by Shuang-Ye Wu

And now, some actual science on global warming.

Dr. Shuang-Ye Wu is a climatologist working in the Department of Geology at University of Dayton.  Her research focuses on how climate change alters the hydrologic cycle and the consequent precipitation patterns. In particular, she is interested in changes in extreme events such as extreme storms, floods and droughts.  Dr. Wu has published 36 papers in peer-reviewed scientific journals, and obtained grants from NSF, EPA and other funding agencies. Dr. Wu obtained her Master and PhD degrees from Cambridge University in UK, majoring in environmental geography. She is currently teaching courses in the Earth system science, climate change, and geographic information systems at UD.

This post summarizes work she and colleagues at Nanjing University (where she is affiliated as a visiting professor) will be doing over the next four years thanks to a $552,620 grant from the National Natural Science Foundation of China. 

The Tibetan Plateau (Figure 1) is often referred to as the “water tower of Asia,” because of the large number of high mountain glaciers that form the headwaters of major river systems (e.g., Yangtze, the Yellow River, Mekong, Brahmaputra, Ganga, Indus, and Tarim) which supply water for irrigation, power and drinking water for over 1.4 billion people. These glaciers act as an important reservoir and buffer against drought in the world’s most populated region. During the past few decades, most of the Tibetan glaciers have experienced reduction in length, surface area and volume due to increasing temperature in this region. Recession of the Tibetan glaciers varies spatially, with the most significant retreat in the Himalayas, while there is a slight mass gain in the Karakoramglaciers in the northwest.

World Topographic Map, 2001. Wikimedia Commons.

The state of a glacier is controlled by its mass balance, i.e., the difference in ice input from snowfall and ice output from melt. If the input is consistently greater than the output over a period of time, a glacier will get bigger (i.e. advance); otherwise, it will get smaller (retreat). Mass balance of a glacier is largely controlled by climate factors, in particular temperature (which affects the output) and precipitation (which affects the input).  Although climatic change could affect the glacial mass balance instantly, the glacier extent (i.e. size) responds to changes in mass balance with a delay of decades to centuries depending on such factors as glacier size, surface slope, direction and debris cover. This delayed response makes it difficult to attribute an observed glacier change to any specific change in the climate, particularly when long-term glacial change data are lacking. Most of the observation data for glacial change are based on satellite images and in-situ measurements obtained during the past several decades, and little is known for glacial change on the Tibetan Plateau on the long time scales (e.g., millennial or longer).

Past glacial advances can often be reconstructed from mapping and dating sediments deposited by past glaciers (moraines) and from proglacial lakes. However, past glacial retreats are more difficult to detect because traces of minimum extents are now buried underneath modern glaciers. Recently, a new approach was developed to assess minimal glacier extent by determining the glacier basal ice age, which is interpreted as indicative of ice-free conditions at the time. In a recent project funded by the Natural Science Foundation of China, we propose to apply this approach to establish past glacial retreats on the Tibetan Plateau. Combined with previous data of glacial advances, this new information will allow us to examine how glaciers respond to climate change during the Holocene (~ 11000 calendar years ago to the present).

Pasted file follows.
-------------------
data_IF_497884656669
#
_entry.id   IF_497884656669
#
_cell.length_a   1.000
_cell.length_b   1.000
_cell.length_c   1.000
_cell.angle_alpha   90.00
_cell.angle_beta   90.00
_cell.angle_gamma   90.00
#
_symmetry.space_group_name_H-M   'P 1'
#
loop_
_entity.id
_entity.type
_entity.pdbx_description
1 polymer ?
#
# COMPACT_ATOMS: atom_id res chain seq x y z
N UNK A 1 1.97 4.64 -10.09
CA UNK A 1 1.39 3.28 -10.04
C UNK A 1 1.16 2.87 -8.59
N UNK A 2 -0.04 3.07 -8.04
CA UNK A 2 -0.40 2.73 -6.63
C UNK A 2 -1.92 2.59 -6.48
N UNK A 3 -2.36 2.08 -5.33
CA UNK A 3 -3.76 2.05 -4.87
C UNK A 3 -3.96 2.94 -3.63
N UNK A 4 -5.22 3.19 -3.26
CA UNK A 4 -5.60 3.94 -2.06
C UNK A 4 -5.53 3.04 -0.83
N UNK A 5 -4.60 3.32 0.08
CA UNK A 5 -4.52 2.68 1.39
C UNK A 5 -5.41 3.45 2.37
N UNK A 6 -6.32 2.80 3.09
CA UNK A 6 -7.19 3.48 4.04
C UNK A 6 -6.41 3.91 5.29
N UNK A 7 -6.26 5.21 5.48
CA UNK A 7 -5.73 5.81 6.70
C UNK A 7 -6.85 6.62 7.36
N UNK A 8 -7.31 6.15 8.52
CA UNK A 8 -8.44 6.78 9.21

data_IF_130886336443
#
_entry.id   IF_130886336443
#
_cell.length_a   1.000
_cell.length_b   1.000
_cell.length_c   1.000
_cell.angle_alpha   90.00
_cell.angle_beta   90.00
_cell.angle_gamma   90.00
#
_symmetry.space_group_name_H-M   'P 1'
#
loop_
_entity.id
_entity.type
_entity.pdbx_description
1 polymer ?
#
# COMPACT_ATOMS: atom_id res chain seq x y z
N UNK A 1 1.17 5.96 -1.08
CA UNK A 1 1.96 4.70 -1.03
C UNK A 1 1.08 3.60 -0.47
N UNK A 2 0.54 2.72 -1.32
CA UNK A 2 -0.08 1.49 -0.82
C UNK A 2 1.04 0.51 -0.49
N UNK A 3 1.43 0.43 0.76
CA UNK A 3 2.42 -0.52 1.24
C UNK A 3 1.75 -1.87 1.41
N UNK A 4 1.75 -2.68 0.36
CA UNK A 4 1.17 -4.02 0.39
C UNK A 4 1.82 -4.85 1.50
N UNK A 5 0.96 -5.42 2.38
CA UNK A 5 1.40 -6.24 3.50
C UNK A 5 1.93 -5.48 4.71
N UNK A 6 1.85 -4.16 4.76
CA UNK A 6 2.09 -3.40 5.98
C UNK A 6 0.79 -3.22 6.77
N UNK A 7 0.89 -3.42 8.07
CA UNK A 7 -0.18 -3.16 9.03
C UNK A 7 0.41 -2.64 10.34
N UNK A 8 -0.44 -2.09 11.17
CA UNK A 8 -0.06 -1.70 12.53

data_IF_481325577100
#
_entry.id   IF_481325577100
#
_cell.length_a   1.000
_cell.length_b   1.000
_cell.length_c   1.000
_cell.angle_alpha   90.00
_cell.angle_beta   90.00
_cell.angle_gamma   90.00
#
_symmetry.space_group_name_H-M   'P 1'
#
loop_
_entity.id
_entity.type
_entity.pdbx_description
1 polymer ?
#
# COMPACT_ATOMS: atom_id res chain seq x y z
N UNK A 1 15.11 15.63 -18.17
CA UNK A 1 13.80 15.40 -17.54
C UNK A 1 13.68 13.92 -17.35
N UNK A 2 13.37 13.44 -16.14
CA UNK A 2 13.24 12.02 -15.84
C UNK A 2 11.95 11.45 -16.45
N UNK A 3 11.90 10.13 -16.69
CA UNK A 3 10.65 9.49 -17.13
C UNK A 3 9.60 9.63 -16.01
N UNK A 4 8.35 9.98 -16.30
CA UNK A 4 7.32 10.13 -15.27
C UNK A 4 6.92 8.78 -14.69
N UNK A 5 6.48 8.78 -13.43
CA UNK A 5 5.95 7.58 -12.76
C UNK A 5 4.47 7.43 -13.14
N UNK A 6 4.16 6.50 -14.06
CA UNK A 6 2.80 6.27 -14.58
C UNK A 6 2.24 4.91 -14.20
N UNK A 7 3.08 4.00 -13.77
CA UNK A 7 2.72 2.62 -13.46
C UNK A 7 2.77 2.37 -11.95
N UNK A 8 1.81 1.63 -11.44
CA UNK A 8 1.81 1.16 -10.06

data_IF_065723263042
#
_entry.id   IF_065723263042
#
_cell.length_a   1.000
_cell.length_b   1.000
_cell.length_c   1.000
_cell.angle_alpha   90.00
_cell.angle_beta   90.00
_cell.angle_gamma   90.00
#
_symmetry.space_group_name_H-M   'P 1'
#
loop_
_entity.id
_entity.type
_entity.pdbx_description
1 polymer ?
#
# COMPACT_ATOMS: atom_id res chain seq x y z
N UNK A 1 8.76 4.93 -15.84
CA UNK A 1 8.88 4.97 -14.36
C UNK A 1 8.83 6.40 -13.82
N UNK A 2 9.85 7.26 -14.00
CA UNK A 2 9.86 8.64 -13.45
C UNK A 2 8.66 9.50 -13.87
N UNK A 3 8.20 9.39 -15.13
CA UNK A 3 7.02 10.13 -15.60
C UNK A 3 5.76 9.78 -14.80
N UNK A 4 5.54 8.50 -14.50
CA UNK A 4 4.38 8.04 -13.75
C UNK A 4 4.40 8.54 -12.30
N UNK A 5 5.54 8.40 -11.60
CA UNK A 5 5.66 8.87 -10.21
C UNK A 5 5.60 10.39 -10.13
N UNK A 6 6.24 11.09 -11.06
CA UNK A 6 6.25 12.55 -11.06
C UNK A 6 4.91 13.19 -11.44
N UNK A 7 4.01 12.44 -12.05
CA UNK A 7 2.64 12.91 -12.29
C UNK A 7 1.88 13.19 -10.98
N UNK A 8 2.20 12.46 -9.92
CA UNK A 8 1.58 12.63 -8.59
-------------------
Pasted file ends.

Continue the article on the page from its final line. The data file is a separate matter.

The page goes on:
In this study, we propose to drill ice cores to bedrock and collect sediment samples at various locations on four glaciers over the Tibetan Plateau, in order to explore changes of glacial extent during the Holocene. They include: Cho Oyu in the Himalayas, Zangser Kangri in the central Tibetan Plateau, Shule Nanshan in the Qilian Mountains, and Chongce in the western Kunlun Mountains (Figure 2). After field samples are collected, we will determine accurately the ages of the sub-glacial sediment samples, terminal and periglacial sediment samples, as well as the bottom age of the ice cores drilled from the glaciers. These bottom ages suggest previous smaller than present glacial extents at various times during the Holocene because of the absence of older ice at the studied sites. Based on this assumption, we will estimate the glacier reduction by applying GIS and spatial statistics methods during the bottom ages (which are estimated to be around 6000-9000 years ago based on previous studies). Together with the time series of the quaternary glacial advance events, we will re-examine the previously suggested asynchronous glaciation on Milankovitch timescales over the Tibetan Plateau. We will also update the Holocene climate reconstruction over the study region, and decipher the glacial responses to the past climatic conditions on the long time scale that extends far beyond the instrumental period. Our results will have important implications for the prediction of the glacier fluctuations over the Tibetan Plateau in the near future with anthropogenic global warming.

Tibetan Plateau: Modern topographical map of the Tibetan Plateau and the surrounding region showing areas of low (green) to high (red and white) elevation. Credit: Darekk2, GLOBE, and ETOPO1, CC BY-SA 4.0